Video Kenya Launches Police Recruitment Drive After Terror Attacks

Kenya launched a major police recruitment drive this week as part of a large-scale effort to boost security following a recent spate of terror attacks. VOA’s Gabe Joselow reports that allegations of corruption in the process are raising old concerns about the integrity of Kenya’s security forces.

Video Japan, China in Race for Asia High-Speed Rail Projects

A lucrative competition is underway in Asia for billions of dollars in high-speed rail projects. Cambodia, India, Indonesia, Malaysia Thailand and Vietnam are among the countries planning to move onto the fast track. They are negotiating with Japan and the upstart Chinese who are locked in a duel to revolutionize transportation across Asia. VOA Correspondent Steve Herman in Bangkok has details.

Video Scientists: Mosquitoes Attracted By Our Genes

Some people always seem to get bitten by mosquitoes more than others. Now, scientists have proved that is really the case - and they say it’s all because of genes. It’s hoped the research might lead to new preventative treatments for diseases like malaria, as Henry Ridgwell reports from London.

Video Bible Museum Coming to Washington DC

Washington is the center of American political power and also home to some of the nation’s most visited museums. A new one that will showcase the Bible has skeptics questioning the motives of its conservative Christian funders. VOA religion correspondent Jerome Socolovsky reports.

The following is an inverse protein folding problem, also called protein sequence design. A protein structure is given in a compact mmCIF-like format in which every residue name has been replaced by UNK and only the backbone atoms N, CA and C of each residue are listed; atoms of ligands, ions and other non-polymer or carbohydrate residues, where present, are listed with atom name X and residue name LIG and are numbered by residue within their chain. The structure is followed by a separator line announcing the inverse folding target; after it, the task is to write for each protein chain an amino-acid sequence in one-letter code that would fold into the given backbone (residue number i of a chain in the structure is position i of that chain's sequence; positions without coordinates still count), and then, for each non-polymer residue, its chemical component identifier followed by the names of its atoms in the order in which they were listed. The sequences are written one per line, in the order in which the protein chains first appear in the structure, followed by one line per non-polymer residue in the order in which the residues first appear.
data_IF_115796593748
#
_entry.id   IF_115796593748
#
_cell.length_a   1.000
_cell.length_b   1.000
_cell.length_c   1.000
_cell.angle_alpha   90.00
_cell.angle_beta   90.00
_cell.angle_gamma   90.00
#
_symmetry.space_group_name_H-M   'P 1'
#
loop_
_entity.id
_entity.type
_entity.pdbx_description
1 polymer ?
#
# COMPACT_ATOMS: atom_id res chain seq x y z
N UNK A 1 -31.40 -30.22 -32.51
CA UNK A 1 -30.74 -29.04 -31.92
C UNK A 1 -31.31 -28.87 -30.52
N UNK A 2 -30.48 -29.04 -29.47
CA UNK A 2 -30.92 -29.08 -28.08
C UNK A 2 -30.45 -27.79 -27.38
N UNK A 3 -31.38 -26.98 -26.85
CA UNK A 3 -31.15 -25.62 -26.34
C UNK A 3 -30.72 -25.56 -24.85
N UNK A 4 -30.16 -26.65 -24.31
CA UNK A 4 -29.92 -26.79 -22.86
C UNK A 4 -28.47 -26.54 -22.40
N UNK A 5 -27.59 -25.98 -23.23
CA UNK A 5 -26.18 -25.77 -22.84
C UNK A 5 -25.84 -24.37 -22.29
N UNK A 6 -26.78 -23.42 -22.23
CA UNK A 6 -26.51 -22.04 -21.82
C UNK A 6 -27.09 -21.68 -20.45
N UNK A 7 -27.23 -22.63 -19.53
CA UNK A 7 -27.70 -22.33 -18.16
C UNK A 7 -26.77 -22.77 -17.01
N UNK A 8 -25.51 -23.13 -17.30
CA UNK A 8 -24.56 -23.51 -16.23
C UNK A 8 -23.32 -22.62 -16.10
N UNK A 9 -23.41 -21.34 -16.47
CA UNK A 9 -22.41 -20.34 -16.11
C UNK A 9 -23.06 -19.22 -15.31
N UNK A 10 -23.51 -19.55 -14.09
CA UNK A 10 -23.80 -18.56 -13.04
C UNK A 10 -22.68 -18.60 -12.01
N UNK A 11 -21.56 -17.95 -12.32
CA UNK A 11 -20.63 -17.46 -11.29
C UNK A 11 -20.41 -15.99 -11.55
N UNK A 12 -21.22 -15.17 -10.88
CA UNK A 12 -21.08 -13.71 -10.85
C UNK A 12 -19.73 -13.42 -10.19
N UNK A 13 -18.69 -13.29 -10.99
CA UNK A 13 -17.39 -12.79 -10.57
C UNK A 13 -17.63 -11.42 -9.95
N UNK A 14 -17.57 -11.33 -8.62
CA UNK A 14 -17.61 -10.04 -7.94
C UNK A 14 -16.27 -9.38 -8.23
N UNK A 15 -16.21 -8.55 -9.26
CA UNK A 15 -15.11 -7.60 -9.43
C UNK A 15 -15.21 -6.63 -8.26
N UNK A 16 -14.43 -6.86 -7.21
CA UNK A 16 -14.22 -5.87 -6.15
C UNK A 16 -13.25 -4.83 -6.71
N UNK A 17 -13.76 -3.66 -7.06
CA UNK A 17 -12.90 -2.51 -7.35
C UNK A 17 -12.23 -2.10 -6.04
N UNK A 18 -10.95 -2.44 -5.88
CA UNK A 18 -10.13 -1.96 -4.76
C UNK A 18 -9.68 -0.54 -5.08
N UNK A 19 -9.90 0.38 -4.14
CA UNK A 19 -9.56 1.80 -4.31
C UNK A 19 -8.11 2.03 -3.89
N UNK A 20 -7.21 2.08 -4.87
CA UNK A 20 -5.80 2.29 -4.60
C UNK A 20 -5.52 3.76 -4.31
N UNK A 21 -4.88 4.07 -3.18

Video Armenia and Politics of Word 'Genocide'

A century ago this April, hundreds of thousands of Armenians of the Turkish Ottoman empire were deported and massacred, and their culture erased from their traditional lands. While broadly accepted by the U.N. and at least 20 countries as “genocide”, the United States and Turkey have resisted using that word to describe the atrocities that stretched from 1915 to 1923. But Armenians have never forgotten.

Video Afghan First Lady Pledges No Roll Back on Women's Rights

Afghan First Lady Rula Ghani, named one of Time's 100 Most Influential, says women should take part in talks with Taliban. VOA's Rokhsar Azamee has more from Kabul.

Video New Brain Mapping Techniques Could Ease Chronic Pain

From Boulder, Colorado, Shelley Schlender reports that new methods for mapping pain in the brain are providing validation for chronic pain and might someday guide better treatment.

VOA Blogs